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ERIC GLENDINNING BALL 69 With C. D. Joel, M. L. Karnovsky, and O. Cooper. Lipide compo- nents of the succinate and DPNH oxidase system. I. Biol. Chem., 233: 1565 -73. 1959 With l. P. Revel. The reaction of glutathione with amino acids and related compounds as catalyzed by~y-glutamyl transpeptidase. I. Biol. Chem., 234:577-82. With D. B. Martin and O. Cooper. Studies on the metabolism of adipose tissue. I. The effect of insulin on glucose utilization as measured by the manometric determination of carbon dioxide output. I. Biol. Chem., 234:774-80. With I. M. Hagen and O. Cooper. Studies on the metabolism of adipose tissue. II. The effect of changes in the ionic composition of the medium upon the response to insulin. l. Biol. Chem., 234:781-86. With R. J. Barrnett. Morphologic and metabolic changes produced in rat adipose tissue in vitro by insulin. Science, 129:1282. 1960 With R. J. Barrnett. Insulin and pinocytosis. Diabetes, 9:70-71. With O. Cooper. Studies on the metabolism of adipose tissue. III. The response to insulin by different types of adipose tissue and in the presence of various metabolites. l. Biol. Chem., 235: 584-88. With J. H. Hagen. Studies on the metabolism of adipose tissue. IV. The effect of insulin and adrenaline on glucose utilization, lac- tate production, and net gas exchange. J. Biol. Chem., 235: 1545-49. With R. L. Jungas. Studies on the metabolism of adipose tissue. V. The effect of a growth hormone preparation and insulin on the oxygen consumption, glucose uptake, and lactic acid produc- tion. I. Biol. Chem., 235:1894-99. With R. I. Barrnett. The effect of insulin on adipose tissue. Am. I. Clin. Nutr., 8:666-70. With R. J. Barrnett. Metabolic and ultrastructural changes induced in adipose tissue by insulin. J. Biophys. Biochem. Cytol., 8:83- 101.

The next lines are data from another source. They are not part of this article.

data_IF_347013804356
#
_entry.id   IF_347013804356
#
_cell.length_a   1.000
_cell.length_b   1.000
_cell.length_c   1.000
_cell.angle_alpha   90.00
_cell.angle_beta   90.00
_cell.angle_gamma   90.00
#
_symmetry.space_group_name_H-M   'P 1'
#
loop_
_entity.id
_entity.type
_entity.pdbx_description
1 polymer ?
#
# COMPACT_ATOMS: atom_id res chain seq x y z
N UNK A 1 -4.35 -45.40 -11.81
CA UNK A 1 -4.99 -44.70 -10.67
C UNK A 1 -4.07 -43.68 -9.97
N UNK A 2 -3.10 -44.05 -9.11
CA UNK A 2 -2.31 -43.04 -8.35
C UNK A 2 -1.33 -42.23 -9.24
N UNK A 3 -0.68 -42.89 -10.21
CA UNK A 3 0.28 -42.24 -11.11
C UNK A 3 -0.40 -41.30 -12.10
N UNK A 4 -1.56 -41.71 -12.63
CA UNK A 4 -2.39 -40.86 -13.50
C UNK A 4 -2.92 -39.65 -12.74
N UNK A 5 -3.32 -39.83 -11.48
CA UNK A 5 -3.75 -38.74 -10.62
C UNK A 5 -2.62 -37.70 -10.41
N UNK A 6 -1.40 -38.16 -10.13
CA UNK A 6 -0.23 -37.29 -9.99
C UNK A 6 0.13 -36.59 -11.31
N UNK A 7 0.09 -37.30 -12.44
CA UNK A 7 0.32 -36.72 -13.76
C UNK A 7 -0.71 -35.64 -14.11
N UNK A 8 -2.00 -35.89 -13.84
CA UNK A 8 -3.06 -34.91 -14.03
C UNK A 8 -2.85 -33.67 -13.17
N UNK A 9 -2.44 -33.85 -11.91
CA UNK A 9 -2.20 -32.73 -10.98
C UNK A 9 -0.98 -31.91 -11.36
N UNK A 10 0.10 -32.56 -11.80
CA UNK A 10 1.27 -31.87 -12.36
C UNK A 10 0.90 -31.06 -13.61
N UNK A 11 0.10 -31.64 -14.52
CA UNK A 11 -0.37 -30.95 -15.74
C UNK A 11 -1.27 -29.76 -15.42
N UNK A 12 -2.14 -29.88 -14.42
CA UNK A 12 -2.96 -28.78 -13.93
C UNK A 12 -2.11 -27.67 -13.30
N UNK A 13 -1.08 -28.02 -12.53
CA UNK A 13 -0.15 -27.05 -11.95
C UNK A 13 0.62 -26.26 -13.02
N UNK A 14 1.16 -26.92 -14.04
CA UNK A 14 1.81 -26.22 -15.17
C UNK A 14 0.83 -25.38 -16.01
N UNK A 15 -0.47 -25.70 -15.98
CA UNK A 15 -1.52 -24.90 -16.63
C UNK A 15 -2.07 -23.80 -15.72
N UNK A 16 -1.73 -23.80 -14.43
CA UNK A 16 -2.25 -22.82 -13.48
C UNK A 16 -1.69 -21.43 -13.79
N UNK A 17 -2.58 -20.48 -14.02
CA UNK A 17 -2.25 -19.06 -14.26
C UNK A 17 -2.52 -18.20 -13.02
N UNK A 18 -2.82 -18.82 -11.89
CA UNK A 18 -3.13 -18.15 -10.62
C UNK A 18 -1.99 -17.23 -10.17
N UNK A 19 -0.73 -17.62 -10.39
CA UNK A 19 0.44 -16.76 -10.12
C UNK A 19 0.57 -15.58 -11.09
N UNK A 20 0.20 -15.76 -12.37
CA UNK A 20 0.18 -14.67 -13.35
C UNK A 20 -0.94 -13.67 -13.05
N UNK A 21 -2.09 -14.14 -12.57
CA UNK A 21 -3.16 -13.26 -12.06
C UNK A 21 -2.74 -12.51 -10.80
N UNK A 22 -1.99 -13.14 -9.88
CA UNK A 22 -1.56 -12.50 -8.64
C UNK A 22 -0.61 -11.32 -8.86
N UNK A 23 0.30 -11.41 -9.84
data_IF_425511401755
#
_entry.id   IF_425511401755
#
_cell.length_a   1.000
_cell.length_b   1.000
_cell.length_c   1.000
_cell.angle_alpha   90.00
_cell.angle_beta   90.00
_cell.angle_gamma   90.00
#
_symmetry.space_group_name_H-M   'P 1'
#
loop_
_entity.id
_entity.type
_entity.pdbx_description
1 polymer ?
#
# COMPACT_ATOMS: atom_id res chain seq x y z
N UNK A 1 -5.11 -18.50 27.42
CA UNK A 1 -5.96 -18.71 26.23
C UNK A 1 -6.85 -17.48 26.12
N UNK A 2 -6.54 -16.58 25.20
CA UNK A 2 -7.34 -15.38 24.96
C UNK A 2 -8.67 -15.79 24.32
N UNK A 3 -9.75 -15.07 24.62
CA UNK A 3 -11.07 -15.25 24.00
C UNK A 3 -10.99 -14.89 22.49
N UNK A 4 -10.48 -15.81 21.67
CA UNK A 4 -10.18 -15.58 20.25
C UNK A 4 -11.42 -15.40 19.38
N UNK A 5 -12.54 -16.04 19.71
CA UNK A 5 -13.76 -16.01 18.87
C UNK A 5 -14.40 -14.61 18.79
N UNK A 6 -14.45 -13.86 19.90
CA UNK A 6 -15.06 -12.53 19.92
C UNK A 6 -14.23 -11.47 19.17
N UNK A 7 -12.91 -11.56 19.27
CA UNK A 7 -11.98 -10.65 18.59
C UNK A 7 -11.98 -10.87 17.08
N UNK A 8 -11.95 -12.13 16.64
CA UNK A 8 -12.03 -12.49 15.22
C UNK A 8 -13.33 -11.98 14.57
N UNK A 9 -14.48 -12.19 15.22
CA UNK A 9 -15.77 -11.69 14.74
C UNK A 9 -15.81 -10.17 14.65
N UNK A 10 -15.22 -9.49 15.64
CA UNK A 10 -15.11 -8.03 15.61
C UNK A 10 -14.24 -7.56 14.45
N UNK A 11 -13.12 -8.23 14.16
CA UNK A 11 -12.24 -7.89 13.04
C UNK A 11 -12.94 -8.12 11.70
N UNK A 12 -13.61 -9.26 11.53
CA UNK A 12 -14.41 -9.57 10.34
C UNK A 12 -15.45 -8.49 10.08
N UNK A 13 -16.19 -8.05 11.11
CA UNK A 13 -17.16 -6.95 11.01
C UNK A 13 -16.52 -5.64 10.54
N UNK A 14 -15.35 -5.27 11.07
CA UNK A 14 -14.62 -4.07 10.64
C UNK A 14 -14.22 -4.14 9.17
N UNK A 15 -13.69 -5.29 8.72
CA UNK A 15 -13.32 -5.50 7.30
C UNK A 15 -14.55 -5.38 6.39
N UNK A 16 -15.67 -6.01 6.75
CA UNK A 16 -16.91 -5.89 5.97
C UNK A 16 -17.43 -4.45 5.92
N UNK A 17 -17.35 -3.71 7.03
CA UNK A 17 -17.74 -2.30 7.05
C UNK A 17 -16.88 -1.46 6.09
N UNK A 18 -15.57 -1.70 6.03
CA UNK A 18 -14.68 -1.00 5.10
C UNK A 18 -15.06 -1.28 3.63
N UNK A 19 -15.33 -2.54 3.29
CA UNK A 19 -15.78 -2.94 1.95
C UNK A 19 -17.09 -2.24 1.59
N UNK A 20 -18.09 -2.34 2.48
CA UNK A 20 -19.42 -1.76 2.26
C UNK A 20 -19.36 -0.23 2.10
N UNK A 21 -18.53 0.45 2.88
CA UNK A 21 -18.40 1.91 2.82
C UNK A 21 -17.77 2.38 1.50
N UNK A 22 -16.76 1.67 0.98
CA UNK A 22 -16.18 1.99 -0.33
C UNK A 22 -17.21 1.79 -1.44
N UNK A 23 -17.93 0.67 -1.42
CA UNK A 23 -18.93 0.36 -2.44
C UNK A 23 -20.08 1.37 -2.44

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70 BIOGRAPHICAL MEMOIRS 1961 With M. I. Spiro. Studies on the respiratory enzymes of the adrenal gland. I. The medulla. I. Biol. Chem., 236:225-30. With M. I Spiro. Studies on the respiratory enzymes of the adrenal gland. lI. The cortex. I. Biol. Chem., 236:231-35. With R. L. Juntas. On the action of hormones which accelerate the rate of oxygen consumption and fatty acid release in rat adipose tissue in vitro. Proc. Natl. Acad. Sci. USA, 47:932-41. With M. A. Merrill. A manometric assay of insulin and some results of the application of the method to sera and islet-containing tissues. Endocrinology, 69:596-607. With I. H. Hagen. Studies on the metabolism of adipose tissue. VI. The effect of adrenaline on oxygen consumption and glucose utilization. Endocrinology, 69:752-60. With R. L. Juntas. Studies on the metabolism of adipose tissue. VII. A comparison of the effects of insulin and a growth- hormone preparation on oxygen consumption in bicarbonate and phosphate buffers. Biochim. Biophys. Acta, 54:304-14. With M. N. Oxman. Studies on the metabolism of adipose tissue. VIII. Alterations produced by biotin deficiency in the rat. Arch. Biochem. Biophys., 95 :99-105. 1962 With C. D. Joel. The electron transmitter system of brown adipose tissue. Biochemistry, 1:281-87. With R. L. Juntas. Studies on the metabolism of adipose tissue. IX. The stimulation of oxygen consumption by TSH preparations in relation to growth hormone and other pituitary fractions. Endocrinology, 71 :68-76. With R. O. Moore. Studies on the metabolism of adipose tissue. X. Some in vitro effects of a prolactin preparation alone and in combination with insulin or adrenalin. Endocrinology, 71:57- 67. With H. Frerichs. Studies on the metabolism of adipose tissue. XI. Activation of phosphorylase by agents which stimulate lipolysis. Biochemistry, 1:501-9. With C. D. Joel. The composition of the mitochondrial membrane in relation to its structure and function. Int. Rev. Cytol., 13: 99-133.